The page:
If you think summers have been getting warmer over the past few years, you aren’t wrong. According to Science Magazine, summers are heating up faster in areas of North America than they are in other parts of the globe.
Regardless of the reason for this rise in temperature, hotter weather means a greater risk of heat stress for workers in Pennsylvania. Employees who work outside face the most immediate danger, but heat stress can affect any workers in extremely hot facilities.
As summer months continue to grow warmer, the threat to workers increases.
What Is Heat Stress?
Heat stress, also known as hyperthermia, results when the body is exposed to extreme heat and cannot properly cool itself. This results in the rapid rise of body temperature.
Normally, sweat is how humans remove body heat. When humidity is high, however, which often happens in hot weather, sweat does not evaporate as quickly as it does when the temperatures are cooler. This prevents the body from quickly releasing excess heat.
Although heat stress can affect anyone, it most commonly affects people who are:
- 65 years of age or older
- Overweight individuals
- Individuals who have existing medical problems, such as heart disease, diabetes or respiratory illnesses like asthma
- Individuals who are socially isolated
As we noted, however, it’s not just older people who are susceptible to heat stress. Many young and healthy individuals can fall victim if they are engaged in strenuous physical activities in hot weather. For instance, there are frequently stories in the media about young college athletes who succumb to heat stress, such as the young football player at the University of Maryland several years ago.
Drinking too much alcohol in hot weather or taking medications that affect your body’s ability to regulate its internal temperature are also causes of heat stress.
Heat stress is a concern for workers in Pennsylvania. Anyone exposed to heat or who works in very hot temperatures is vulnerable. Heat stress can affect outdoor workers, such as construction workers, highway workers, landscaping workers, utility line workers and even individuals employed as lifeguards at pools. It’s not just outdoor workers, however, who can be affected by extremely hot temperatures. Employees who work indoors in facilities where high temperatures are common, especially in summer, are as much at risk.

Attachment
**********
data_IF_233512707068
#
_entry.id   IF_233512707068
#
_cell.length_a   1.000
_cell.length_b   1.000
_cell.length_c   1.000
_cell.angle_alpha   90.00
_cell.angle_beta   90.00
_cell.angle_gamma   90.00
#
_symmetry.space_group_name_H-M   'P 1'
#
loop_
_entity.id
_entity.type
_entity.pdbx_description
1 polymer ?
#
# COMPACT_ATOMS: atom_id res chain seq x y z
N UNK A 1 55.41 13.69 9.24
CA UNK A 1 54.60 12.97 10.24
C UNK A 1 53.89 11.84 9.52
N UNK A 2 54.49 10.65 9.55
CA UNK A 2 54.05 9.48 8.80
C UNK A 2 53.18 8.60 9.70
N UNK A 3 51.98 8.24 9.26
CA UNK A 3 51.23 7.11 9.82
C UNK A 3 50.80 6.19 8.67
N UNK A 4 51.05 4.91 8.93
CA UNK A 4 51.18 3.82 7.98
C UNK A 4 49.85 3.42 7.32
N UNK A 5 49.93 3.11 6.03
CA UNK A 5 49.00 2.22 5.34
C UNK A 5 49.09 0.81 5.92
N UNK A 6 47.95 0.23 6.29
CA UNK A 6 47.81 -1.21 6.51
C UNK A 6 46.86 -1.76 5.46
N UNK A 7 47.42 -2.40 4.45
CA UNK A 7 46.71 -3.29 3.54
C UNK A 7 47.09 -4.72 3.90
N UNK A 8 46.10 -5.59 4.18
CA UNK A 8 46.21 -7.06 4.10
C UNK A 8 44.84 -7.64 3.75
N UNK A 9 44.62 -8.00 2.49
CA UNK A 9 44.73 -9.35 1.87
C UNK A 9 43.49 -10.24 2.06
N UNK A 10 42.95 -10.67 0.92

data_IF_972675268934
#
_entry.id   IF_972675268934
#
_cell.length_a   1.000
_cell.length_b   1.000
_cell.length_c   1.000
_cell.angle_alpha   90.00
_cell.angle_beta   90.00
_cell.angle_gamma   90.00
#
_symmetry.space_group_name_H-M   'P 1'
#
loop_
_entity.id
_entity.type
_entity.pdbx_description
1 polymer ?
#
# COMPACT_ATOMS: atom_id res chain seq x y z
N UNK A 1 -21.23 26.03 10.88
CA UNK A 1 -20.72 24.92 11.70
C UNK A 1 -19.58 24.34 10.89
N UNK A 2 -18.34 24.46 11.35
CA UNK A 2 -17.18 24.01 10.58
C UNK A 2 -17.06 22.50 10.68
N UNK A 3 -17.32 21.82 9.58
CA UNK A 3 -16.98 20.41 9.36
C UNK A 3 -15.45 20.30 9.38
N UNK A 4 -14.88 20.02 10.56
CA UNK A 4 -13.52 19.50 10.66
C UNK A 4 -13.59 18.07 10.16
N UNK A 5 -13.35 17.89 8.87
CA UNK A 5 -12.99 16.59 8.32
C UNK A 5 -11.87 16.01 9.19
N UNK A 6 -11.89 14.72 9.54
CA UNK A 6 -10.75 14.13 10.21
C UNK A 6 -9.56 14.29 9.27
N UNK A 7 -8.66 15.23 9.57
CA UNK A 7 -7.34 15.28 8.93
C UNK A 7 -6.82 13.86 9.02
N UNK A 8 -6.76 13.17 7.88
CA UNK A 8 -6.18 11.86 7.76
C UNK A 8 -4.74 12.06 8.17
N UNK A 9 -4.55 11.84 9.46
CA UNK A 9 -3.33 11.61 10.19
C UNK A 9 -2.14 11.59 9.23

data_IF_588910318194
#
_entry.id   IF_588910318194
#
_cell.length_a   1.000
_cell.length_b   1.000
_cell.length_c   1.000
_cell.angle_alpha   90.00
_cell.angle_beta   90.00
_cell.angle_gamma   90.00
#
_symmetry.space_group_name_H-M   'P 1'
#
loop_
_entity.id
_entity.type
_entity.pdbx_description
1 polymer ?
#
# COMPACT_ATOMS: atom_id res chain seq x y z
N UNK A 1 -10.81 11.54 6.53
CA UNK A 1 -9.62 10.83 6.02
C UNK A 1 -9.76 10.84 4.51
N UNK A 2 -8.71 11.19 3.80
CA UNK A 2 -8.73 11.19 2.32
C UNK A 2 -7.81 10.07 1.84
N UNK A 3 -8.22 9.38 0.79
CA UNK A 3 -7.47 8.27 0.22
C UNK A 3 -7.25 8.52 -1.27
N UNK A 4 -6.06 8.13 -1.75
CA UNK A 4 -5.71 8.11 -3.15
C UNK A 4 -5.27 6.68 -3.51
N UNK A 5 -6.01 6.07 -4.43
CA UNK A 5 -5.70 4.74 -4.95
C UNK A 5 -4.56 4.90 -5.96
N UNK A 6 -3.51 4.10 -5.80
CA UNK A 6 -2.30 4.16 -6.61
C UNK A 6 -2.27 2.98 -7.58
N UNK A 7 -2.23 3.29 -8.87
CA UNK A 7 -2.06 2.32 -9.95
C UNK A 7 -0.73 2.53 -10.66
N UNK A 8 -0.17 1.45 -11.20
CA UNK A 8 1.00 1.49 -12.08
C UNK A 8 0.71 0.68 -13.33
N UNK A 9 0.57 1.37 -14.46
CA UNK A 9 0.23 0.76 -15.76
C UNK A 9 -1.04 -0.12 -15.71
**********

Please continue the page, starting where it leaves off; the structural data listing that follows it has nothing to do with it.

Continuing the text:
Heat stress can affect workers in more ways than just causing conditions like heatstroke or heat rash. High temperatures can result in sweaty palms, which may lead a worker to drop a tool from a height, or fogged safety glasses, making it harder for workers to see properly. High temperatures can often lead to dizziness, which is a danger for any worker but especially those working at heights.
Common Heat Stress Symptoms
Heat stress can manifest itself in several different conditions.
This is the most serious heat stress-related condition. Signs of heatstroke include:
- Skin that is hot and dry or shows signs of profuse sweating
- An altered mental state, confusion or slurred speech
- Rapid pulse
- Loss of consciousness, usually fainting but in severe cases a coma
- Elevated body temperature usually over 103°F
- Death if not treated promptly
2. Heat Exhaustion
This is the body’s reaction to an excessive loss of salt and water due to profuse sweating. Workers most at risk for heat exhaustion include older workers, those who have high blood pressure or those working in an extremely hot environment. Symptoms include:
- Weakness in arms and legs
- Fast heartbeat
- Profuse sweating
- Elevated body temperature
- Reduced urine output
This is a heat stress condition caused by prolonged physical exertion in extremely hot temperatures. It results in the death of muscle tissue. When muscle tissue dies, it releases elements into the bloodstream that lead to irregular heart rhythms, seizures and possible damage to the kidneys. Symptoms include:
- Muscle pain and cramps
- Dark urine — the color of tea or cola
- An intolerance for exercise
Unfortunately, rhabdomyolysis can also be asymptomatic.
4. Heat Syncope